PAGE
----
Weird and Wonderful PCs and PC Mods, Your Stories

Sleepless In Cleveland

From: Will Dudziak

I wish I had a picture... but this is a short story about an 'old school' computer mod.

My grandfather was a PhD physics student back in the 1950s at Case Western Reserve University. He had many friends that did a lot of work on computers back then. It so happened that one of the more dedicated students was having so many problems getting his code to run correctly that he decided to 'camp out' in the computer room until he got it to work.

Often, the run-times for applications were measured in hours. Because my grandfather's friend couldn't monitor the output while he slept, he set up a speaker system to make a sound based on the last few bits of the instruction pointer. Now, normally this meant that the speaker output was fairly random, producing almost white noise. But if the speaker started making a solid tone that awakened him, he knew the program had gotten itself into an infinite loop.

5 MB Hard Drive Connected To Golden Space Helmet

From: weblurker

When you wrote the bit about the SOL-20, I realized that "PC" didn't just mean an 8086 based computer. So I have a story from prehistoric times. Yet the story also touches on something from the modern day.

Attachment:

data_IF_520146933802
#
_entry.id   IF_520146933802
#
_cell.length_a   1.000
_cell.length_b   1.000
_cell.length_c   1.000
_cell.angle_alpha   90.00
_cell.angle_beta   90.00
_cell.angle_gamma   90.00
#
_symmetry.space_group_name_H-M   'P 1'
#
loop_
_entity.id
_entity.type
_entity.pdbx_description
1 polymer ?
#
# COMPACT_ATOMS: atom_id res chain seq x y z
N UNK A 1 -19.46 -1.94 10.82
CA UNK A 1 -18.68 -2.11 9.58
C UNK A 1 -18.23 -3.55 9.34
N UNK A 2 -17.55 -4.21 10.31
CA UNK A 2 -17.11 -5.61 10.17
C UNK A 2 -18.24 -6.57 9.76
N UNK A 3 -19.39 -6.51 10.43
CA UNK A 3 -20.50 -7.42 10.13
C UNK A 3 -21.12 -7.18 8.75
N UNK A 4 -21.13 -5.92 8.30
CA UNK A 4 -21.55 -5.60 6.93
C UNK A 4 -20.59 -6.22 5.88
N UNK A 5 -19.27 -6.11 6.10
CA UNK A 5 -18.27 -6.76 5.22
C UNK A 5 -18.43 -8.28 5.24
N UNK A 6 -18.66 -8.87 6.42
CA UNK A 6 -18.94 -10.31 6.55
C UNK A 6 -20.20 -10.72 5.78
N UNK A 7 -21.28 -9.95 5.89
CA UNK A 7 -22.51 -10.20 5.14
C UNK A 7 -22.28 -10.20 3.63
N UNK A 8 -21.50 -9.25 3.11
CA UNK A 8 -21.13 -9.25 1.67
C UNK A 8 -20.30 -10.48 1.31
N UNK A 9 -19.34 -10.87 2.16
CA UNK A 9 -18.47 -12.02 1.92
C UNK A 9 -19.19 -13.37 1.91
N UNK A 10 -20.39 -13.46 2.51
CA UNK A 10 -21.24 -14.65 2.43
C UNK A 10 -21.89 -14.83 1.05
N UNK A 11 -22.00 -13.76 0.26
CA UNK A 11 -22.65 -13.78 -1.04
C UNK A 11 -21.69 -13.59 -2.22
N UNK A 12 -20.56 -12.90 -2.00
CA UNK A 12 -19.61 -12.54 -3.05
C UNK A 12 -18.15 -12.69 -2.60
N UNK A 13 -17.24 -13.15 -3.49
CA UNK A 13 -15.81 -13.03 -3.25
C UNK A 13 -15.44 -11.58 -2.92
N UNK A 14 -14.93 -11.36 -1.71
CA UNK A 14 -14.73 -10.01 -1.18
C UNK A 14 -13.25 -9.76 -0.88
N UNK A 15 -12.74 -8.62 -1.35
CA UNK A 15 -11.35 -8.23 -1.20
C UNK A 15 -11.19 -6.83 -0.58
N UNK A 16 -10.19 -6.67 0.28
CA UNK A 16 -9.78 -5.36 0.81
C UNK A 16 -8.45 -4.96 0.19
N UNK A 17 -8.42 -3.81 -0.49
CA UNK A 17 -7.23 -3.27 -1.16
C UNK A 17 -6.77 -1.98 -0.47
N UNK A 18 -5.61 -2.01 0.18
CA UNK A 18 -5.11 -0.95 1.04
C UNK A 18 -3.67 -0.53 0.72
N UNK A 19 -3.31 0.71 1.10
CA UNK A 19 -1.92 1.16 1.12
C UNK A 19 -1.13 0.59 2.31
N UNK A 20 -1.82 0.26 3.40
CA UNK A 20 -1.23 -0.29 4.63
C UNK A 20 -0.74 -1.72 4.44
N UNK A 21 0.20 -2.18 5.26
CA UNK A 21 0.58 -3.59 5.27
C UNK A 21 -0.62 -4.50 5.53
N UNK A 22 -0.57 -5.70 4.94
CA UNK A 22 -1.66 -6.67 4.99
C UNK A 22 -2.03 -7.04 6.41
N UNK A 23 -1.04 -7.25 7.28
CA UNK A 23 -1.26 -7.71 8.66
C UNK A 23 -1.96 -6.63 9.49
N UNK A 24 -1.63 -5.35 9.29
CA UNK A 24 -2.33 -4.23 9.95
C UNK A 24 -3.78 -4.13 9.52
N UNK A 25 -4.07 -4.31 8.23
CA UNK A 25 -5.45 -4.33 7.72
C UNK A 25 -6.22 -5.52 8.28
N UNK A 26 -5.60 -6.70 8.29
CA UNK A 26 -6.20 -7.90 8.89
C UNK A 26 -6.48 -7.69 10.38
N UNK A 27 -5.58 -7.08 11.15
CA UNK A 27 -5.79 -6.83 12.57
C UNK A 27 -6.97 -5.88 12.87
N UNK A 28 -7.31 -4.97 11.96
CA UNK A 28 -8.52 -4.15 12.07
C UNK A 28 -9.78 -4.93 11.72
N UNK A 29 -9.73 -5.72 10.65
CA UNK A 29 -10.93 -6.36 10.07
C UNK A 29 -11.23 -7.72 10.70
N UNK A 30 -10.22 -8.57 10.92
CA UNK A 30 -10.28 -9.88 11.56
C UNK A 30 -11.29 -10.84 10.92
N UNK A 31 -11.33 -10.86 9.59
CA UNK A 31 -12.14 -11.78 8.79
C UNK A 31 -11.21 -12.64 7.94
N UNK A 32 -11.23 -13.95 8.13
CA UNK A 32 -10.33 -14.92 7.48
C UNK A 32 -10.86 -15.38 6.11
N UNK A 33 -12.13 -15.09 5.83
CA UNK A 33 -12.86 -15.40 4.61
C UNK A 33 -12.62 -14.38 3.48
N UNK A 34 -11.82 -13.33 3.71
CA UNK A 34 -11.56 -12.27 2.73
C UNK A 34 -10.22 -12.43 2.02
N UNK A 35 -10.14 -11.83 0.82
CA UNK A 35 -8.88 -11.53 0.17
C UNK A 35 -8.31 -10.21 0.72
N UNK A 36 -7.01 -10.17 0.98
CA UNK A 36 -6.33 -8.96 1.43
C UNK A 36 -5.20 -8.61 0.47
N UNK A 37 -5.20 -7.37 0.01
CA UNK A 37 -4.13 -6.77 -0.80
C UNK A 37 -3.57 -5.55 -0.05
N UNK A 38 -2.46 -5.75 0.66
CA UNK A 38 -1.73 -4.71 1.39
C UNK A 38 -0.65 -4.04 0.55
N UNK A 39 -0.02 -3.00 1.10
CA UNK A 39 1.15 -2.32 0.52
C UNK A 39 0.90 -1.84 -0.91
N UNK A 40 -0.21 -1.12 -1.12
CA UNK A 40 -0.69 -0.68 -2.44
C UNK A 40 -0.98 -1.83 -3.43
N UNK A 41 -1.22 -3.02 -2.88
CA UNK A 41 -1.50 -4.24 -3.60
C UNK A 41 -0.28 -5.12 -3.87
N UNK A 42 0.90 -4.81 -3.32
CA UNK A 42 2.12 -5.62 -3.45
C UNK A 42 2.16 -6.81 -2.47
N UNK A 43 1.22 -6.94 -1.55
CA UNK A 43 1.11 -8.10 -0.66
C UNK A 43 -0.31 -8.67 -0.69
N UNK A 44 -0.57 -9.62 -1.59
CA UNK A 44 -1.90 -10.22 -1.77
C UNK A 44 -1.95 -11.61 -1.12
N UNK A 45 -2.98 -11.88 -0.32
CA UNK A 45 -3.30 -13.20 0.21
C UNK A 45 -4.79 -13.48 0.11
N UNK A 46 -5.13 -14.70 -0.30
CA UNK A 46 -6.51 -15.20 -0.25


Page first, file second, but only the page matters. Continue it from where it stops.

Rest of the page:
Way back in the early 1980s, I knew someone in Toronto who owned an electronics store. He often sold surplus equipment. One day I went into his store and saw that he was selling 5 megabyte hard drives connected to a giant 2 foot diameter golden space helmet containing a colour monitor.

I asked about that machine. It turns out a defunct company called "Zap Systems" had tried to make a computer based kiosk system for selling vacations. They had hoped to show videos of exotic destinations. The company failed and everything was sold off.

It turns out they had built an 8080 cpu out of AMD 2900 series bit slice ALUs. The 8080 instruction set was microprogrammed using 2900 microinstructions burned in many PROMs. The cpu boards were S-100 based. As far as I know, they also built their own high resolution colour video card, since none existed at the time.

Why use 2900 bit slice ALUs? Apparently because they ran at 10Mhz, much faster than the 2Mhz 8080. I guess they needed the extra speed to play video clips.

They managed to get CP/M running and wrote their own BIOS to run the hard drive.